Before finding success as a Radio 1 DJ, Jo was a waitress at the Escape public house.
Jo was crowned DJ of the Year at the Sony Radio Awards.
Jo plays an active part in Mencap a society who believe that people with a learning disability should have equal rights and chances in society.
Jo volunteered at an Oxfam music shop recently to show her support in stopping poverty.
Jo has a departure lounge at Newquay Airport named after her.
Jo also presents 'In New Music We Trust' on Wednesday's between 9pm-10pm
Jo says her husband calls her Mr Magoo "because I just blunder through life making mistakes left right and centre."
Jo's mum was originally a postmistress and her father an electrician but he gave it up to look after her children full time.
Although thought to be otherwise, Jo is only 5 foot.
Blackpool Airport named one of their planes after Jo. The decision came after a campaign from Radio 1 DJ Scott Mills who wanted her name used in airports.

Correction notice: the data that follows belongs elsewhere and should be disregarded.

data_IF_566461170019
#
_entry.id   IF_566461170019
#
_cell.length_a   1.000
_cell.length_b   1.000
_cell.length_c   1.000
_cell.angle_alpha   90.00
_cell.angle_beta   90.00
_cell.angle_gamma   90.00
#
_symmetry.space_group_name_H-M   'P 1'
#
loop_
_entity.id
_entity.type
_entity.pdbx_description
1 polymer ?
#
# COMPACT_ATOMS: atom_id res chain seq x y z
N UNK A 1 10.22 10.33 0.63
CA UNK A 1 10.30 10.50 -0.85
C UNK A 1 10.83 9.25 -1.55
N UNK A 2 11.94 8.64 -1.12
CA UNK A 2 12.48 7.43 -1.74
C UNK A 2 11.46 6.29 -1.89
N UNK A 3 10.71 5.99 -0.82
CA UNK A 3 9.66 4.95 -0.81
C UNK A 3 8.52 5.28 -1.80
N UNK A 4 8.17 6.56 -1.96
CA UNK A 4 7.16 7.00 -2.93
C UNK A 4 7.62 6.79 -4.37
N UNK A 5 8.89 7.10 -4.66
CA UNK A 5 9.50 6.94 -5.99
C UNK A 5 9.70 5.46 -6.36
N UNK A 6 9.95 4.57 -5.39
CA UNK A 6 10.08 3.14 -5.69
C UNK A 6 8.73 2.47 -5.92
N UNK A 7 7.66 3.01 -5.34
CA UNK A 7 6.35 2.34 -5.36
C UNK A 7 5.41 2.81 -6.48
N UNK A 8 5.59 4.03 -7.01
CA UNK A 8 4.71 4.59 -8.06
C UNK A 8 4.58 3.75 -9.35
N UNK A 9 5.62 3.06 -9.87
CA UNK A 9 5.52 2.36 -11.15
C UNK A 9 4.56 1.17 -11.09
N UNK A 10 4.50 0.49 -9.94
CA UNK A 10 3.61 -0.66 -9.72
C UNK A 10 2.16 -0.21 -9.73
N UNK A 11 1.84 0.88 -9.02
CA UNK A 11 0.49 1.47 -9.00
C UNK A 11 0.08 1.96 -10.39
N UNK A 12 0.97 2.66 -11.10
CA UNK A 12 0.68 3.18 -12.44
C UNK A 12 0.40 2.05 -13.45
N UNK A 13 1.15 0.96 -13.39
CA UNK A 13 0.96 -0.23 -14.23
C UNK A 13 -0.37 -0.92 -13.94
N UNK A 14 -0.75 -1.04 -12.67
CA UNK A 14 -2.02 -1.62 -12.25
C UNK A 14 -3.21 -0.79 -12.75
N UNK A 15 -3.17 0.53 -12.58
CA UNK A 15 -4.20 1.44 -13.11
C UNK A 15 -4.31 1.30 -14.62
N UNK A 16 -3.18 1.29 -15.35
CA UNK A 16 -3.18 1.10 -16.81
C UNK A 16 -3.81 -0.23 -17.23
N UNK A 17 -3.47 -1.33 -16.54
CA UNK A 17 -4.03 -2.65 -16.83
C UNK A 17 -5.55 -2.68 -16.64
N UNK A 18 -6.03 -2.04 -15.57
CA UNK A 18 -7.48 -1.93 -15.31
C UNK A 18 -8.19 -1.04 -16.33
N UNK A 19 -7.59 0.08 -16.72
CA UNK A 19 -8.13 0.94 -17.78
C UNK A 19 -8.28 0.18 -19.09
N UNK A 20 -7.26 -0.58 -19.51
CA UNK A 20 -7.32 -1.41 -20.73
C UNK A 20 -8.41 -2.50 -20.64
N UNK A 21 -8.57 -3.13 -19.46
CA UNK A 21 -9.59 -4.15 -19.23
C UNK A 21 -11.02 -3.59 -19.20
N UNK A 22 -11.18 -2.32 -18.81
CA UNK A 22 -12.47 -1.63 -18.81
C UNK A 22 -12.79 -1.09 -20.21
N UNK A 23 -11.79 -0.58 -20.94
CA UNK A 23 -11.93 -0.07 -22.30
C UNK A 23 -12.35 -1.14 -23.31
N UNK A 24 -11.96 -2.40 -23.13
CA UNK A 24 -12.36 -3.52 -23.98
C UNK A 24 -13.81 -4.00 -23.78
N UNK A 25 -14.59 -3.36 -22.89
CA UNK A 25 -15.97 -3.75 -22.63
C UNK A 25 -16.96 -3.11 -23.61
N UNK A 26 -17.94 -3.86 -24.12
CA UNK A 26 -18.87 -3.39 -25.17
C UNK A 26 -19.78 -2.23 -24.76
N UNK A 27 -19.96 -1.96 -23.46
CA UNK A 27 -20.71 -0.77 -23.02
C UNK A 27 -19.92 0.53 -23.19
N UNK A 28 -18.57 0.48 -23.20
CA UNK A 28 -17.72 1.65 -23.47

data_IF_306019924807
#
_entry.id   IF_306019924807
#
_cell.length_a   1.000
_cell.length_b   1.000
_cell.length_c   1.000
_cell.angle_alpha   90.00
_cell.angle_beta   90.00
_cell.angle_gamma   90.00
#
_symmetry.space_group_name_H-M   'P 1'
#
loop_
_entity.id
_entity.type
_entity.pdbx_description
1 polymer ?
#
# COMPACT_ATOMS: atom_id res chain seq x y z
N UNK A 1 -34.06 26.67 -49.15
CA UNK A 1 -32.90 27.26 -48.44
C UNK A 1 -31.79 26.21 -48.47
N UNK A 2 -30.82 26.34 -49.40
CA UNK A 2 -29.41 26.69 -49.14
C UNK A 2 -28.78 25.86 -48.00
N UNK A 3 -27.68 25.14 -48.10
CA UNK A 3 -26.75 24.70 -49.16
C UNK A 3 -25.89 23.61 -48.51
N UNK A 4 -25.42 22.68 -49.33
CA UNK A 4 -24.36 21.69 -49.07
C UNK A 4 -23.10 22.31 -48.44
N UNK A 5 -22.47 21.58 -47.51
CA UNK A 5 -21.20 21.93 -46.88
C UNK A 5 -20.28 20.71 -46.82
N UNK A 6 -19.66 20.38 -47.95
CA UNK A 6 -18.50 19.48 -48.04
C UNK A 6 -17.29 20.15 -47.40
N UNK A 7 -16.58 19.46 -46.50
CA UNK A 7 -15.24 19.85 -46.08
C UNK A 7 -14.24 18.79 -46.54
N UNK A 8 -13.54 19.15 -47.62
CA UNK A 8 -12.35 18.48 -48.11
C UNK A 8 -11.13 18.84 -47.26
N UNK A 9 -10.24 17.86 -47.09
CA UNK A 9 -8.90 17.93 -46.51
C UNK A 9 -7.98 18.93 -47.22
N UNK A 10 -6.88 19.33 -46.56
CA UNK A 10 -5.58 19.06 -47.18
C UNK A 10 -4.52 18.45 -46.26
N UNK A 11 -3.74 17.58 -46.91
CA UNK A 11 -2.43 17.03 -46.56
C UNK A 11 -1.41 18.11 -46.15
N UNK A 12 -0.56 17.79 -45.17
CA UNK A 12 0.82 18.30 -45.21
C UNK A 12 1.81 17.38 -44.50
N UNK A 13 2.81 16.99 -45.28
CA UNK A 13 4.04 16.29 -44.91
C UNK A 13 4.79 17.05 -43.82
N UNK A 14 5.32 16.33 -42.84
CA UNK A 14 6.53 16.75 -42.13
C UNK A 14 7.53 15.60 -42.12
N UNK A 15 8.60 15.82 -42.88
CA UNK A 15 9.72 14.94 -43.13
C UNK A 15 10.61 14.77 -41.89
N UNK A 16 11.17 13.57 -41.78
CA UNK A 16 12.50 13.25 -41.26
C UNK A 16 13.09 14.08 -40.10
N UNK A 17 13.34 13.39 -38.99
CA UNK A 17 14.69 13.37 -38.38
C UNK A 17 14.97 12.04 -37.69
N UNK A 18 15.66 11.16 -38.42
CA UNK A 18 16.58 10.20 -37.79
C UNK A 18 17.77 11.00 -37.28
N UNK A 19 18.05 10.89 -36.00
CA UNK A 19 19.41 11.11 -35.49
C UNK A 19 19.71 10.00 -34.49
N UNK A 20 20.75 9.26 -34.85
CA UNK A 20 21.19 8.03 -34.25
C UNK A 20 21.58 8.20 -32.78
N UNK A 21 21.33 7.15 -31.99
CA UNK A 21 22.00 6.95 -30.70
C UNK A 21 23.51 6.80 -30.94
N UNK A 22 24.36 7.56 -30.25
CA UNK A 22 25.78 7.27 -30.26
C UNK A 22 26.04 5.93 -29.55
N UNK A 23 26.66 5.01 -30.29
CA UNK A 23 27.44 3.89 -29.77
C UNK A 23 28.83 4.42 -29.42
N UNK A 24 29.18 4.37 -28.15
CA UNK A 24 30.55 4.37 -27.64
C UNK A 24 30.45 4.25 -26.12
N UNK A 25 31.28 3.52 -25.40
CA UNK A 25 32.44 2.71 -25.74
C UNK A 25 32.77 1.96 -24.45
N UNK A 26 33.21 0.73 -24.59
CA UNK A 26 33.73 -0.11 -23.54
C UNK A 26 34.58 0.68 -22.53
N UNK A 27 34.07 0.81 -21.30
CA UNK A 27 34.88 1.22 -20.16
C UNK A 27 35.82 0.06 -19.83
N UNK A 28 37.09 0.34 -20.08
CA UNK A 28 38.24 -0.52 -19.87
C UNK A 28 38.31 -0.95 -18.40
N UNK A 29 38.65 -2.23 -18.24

Jo crushed her fellow Radio 1 Dj Scott Mill's car as part of a feature on his show. She was filmed in a tank crushing his car.
A compilation of Jo Whiley's Live Lounge was released on 16th October 2006.
Jo has a number of features on her radio show including 7 Song Shuffle, The Live Lounge and Changing Tracks.
Whiley is married to Virgin Records executive Steve Morton.
Whiley is a television presenter and presents televised coverage of major music festivals, such as the Glastonbury Festival. She also narrated the BBC3 series, Little Angels.
Whiley is good friends with the frontman to the band The Streets, Mike Skinner, who jokingly stole a microphone from her to record an album.
Jo host the 10am - 1pm show weekdays which includes the Live Lounge.
Jo joined Radio 1 in 1993 after various television jobs.
Jo is known to host her radio show in barefoot.
Jo Whiley: I suppose my look is a bit thrown-together, with a touch of sophistication. Even though my style is eclectic, I can't do vintage shopping but I have ultimate respect for those who can. I have a strong sense of self when it comes to choosing clothes, but have learned through experience that stylists can be useful on occasions.
Jo: I genuinely do give a damn about wanting to see an end to extreme poverty.
Jo: There's no excuse for changing in the face of fame.
Jo Whiley: Chris Martin came and read a bedtime story to my daughter India who was about five at the time - that was a sweet moment.